Stocks are falling and bonds are rallying this morning as geopolitical and fundamental economic concerns weigh on global sentiment.
In the U.S., the S&P 500 futures is marginally negative, while 10-year U.S. Treasury futures are up 0.1%, and the yield on the 10-year note is 2.65%, one basis point below yesterday’s close.
European indices are in the red across the board — with the German DAX leading the way lower, currently down 1.0% — while French, Portuguese, and Italian government bonds are leading the rally in euro zone debt, all with yields 6 basis points below yesterday’s close.
The U.S. dollar is weakening against the yen, and the euro is weakening against the dollar.
The ongoing political situation in Ukraine and Russia continues to capture attention. The Ukrainian hryvnia plummeted to new all-time lows today, and conflict appears to be on the rise in Ukraine’s Crimea region, where ethnic Russians comprise the majority of the population and the threat of Russian military intervention looms large.
Citi strategist Valentin Marinov notes that over the past few sessions, the euro has weakened against the dollar in tandem with the Russian ruble.
“Recent FX price action seems to point at growing euro sensitivity to the intensifying tensions between Ukraine and Russia,” says Marinov.
“Among the likely explanations is the dependence of the euro zone on oil and gas imports from Russia and the fact that all but one of the pipelines pass through Ukraine. Potential escalation in the tensions between the two countries could fuel concerns about supply disruptions, which could add to the headwinds for the fragile recovery in the euro zone. Such headwinds may be exacerbated by the existing trade and financial sector links between the E.U., Russia and Ukraine.”
The euro is also likely weakening ahead of next week’s monthly meeting of the ECB governing council on monetary policy. Many believe tomorrow’s flash euro zone inflation release could point to further disinflation in February, spurring the ECB to take action, possibly by lowering the benchmark euro area refinancing rate.
“With all the talk about Russia and Ukraine, I think participants are losing sight of what is happening in the longer end,” says Tom Tucci, head of U.S. Treasury trading at CIBC World Markets.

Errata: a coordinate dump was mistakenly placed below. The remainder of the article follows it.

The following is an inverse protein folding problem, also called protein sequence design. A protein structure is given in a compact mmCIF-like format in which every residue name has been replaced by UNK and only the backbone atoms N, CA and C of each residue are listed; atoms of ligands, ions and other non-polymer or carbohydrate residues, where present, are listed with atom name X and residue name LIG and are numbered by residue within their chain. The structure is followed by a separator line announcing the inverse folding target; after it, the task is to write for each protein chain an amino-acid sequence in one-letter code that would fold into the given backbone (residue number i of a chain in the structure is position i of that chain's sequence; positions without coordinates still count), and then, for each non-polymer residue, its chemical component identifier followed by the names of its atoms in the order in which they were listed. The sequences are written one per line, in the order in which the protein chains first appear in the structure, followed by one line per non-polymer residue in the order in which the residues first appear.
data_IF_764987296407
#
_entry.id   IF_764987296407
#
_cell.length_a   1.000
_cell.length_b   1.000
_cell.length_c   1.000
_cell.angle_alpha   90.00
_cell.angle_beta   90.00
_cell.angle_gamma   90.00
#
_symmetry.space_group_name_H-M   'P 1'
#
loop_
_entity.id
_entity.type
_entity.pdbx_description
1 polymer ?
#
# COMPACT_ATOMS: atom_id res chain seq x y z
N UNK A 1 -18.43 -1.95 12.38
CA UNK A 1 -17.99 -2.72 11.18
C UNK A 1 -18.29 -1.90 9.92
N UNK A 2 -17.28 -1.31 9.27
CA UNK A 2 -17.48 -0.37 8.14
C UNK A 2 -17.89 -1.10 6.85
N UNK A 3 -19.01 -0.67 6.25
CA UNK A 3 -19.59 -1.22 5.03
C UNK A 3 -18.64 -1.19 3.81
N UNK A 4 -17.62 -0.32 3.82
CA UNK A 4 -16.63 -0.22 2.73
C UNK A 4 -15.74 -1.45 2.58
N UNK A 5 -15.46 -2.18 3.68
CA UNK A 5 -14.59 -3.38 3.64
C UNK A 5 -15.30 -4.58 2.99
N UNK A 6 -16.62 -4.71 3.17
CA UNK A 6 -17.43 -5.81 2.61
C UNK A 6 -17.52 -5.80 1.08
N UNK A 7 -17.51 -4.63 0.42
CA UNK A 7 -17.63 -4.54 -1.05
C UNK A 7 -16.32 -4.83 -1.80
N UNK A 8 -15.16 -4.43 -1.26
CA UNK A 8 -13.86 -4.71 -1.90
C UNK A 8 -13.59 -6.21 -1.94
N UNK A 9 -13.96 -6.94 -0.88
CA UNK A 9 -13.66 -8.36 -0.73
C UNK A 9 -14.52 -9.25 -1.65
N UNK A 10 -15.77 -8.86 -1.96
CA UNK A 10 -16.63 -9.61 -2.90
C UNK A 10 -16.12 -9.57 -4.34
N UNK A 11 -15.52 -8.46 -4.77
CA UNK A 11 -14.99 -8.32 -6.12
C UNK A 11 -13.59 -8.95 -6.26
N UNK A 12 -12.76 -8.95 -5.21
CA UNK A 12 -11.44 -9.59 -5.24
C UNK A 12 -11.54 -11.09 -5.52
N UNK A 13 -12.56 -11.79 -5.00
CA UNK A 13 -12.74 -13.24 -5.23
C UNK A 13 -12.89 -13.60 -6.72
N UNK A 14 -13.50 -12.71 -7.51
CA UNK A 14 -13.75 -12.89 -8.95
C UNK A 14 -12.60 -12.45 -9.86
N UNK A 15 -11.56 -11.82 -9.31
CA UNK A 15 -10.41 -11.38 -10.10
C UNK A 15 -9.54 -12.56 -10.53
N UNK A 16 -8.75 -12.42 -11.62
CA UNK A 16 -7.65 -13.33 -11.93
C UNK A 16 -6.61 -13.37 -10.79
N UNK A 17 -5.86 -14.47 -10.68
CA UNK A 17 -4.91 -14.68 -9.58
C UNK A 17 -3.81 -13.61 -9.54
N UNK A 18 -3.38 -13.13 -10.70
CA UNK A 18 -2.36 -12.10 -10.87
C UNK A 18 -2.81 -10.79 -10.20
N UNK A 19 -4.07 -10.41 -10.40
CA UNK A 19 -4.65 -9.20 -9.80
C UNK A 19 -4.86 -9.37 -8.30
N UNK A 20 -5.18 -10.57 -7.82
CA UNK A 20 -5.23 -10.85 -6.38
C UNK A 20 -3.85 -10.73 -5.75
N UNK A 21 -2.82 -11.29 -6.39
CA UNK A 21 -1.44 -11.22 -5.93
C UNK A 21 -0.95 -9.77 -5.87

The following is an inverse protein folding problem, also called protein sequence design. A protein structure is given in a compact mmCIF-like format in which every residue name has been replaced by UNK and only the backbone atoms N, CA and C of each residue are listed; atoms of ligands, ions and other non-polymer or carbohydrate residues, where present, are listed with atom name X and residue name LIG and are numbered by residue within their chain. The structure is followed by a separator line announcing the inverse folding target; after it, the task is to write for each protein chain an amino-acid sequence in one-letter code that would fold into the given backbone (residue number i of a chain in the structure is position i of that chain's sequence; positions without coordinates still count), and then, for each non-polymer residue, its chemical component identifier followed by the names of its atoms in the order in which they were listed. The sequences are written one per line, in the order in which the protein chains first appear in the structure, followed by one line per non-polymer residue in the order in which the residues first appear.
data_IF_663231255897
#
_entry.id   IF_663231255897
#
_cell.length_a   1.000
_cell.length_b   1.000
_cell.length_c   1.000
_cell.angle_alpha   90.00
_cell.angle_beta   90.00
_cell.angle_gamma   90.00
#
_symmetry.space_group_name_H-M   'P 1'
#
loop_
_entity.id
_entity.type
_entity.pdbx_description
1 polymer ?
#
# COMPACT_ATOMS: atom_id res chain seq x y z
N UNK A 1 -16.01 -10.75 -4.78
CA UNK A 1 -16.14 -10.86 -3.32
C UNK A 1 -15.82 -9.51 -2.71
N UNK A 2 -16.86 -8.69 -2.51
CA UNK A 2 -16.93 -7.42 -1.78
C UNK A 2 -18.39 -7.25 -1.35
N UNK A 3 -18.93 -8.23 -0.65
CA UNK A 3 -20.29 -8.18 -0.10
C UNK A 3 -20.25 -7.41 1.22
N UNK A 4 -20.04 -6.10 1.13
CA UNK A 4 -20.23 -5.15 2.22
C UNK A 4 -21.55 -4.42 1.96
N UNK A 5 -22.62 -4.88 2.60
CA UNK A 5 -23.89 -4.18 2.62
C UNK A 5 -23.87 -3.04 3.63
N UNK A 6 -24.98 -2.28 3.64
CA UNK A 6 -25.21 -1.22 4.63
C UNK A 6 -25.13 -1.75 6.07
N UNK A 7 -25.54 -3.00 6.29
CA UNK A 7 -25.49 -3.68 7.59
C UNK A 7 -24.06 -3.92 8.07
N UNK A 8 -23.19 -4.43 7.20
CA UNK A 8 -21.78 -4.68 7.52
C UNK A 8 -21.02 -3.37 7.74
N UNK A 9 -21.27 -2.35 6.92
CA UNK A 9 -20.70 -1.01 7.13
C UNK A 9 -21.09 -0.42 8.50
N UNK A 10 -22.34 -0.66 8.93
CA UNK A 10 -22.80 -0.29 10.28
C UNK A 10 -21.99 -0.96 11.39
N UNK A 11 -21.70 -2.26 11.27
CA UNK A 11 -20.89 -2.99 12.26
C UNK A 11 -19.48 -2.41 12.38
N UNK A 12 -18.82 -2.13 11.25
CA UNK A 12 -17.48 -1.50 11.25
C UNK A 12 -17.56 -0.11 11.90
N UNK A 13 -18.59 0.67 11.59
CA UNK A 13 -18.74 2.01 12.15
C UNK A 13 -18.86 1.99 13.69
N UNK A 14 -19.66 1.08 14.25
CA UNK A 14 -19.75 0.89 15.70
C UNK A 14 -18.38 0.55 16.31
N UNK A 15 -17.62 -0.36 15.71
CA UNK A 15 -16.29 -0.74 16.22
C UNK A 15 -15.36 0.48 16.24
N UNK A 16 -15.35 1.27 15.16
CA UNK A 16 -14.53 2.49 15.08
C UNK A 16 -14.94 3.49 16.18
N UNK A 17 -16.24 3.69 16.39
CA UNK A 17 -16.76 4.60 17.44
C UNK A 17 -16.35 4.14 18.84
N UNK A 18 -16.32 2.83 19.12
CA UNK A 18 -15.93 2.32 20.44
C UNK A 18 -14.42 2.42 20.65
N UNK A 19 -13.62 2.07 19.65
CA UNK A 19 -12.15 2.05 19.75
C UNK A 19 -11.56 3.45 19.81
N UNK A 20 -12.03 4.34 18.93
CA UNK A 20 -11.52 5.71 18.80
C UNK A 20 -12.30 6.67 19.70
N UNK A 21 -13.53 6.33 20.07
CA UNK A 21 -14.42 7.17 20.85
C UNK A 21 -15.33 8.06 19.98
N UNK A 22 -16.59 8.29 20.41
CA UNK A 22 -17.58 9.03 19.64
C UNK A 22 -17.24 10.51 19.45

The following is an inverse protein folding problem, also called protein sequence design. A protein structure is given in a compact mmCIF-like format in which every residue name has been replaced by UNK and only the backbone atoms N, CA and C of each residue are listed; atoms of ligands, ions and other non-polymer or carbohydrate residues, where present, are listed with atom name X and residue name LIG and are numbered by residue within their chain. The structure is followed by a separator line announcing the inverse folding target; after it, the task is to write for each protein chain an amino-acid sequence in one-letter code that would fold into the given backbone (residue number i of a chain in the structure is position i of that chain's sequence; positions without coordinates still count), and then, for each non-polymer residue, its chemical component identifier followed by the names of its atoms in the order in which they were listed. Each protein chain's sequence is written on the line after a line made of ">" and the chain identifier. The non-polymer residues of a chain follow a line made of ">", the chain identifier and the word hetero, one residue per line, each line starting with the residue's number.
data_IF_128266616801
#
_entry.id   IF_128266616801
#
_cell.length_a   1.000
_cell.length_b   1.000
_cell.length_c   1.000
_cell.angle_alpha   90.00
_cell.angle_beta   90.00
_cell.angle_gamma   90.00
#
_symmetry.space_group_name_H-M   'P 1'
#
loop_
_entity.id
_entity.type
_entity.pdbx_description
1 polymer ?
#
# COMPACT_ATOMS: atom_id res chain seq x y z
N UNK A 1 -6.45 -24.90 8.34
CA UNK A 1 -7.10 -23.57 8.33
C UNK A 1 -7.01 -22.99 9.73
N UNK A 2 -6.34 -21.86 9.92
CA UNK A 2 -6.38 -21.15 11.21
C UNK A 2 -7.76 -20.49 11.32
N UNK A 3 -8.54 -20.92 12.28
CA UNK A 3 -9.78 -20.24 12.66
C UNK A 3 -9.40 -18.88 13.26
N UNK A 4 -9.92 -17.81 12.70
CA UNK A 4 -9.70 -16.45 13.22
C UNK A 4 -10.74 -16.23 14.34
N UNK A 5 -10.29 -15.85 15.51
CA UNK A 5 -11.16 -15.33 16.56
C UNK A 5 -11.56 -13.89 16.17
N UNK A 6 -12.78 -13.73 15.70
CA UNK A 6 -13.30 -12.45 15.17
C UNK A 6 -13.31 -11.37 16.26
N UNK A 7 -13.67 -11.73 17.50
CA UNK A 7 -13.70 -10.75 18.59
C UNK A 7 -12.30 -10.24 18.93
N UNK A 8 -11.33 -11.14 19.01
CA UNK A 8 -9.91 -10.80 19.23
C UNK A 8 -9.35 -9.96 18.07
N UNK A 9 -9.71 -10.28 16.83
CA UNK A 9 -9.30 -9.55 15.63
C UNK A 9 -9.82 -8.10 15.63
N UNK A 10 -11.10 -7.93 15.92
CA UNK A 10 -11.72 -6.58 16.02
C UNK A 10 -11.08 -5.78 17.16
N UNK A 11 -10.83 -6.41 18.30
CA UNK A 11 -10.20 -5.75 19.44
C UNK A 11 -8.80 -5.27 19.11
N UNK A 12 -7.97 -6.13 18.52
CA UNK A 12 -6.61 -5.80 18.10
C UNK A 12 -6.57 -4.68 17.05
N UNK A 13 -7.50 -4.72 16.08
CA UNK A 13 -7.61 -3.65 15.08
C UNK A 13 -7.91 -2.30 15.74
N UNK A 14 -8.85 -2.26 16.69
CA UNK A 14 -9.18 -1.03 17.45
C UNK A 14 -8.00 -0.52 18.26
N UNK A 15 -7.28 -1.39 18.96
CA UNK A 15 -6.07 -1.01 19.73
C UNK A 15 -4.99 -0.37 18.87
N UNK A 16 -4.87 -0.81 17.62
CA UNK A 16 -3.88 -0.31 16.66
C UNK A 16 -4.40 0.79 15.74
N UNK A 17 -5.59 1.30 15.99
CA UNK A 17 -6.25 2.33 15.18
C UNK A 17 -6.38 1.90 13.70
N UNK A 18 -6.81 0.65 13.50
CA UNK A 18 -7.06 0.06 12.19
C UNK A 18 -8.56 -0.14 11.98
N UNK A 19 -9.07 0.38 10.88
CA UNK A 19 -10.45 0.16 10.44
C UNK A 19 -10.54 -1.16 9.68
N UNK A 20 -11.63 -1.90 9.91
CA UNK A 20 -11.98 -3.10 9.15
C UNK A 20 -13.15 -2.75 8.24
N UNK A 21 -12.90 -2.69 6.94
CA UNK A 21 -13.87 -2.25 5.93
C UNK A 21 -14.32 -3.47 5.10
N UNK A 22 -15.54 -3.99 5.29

“Europe has a full blown deflation trade working and the U.S. has a large pension/insurance bid chasing long-end yields. There is a complete undersupply in the longer end of the market.”
In recent sessions, there has been a growing disconnect between the S&P 500 (which has been moving higher) and U.S. Treasury yields (which have been moving lower). This continues to be a hot topic in the marketplace.
Most believe that this disconnect is related to inclement winter weather in the U.S., which has likely been a significant driver of recent weakness in economic indicators. The slowdown has caused market participants to close out short fixed income positions for now, sending yields lower even as stocks continue to push higher.
The release of better-than-expected January U.S. durable goods orders data alongside worse-than-expected weekly jobless claims data this morning did little to move the market. At 10 AM ET, Federal Reserve chairman Janet Yellen resumes her semi-annual testimony on monetary policy, this time appearing before the Senate Banking Committee.
“This follows on from the original testimony on the 11th, and so she will have seen a few extra data releases, an escalation in the Ukrainian threat, and a small improvement in U.S. equity markets,” says David Keeble, head of fixed income strategy at Crédit Agricole.
“But, overall there is very unlikely to be much different today relative to the first instalment . The message in the first testimony was that the taper would continue, and that came through in the recent minutes; it should also be the message today.”
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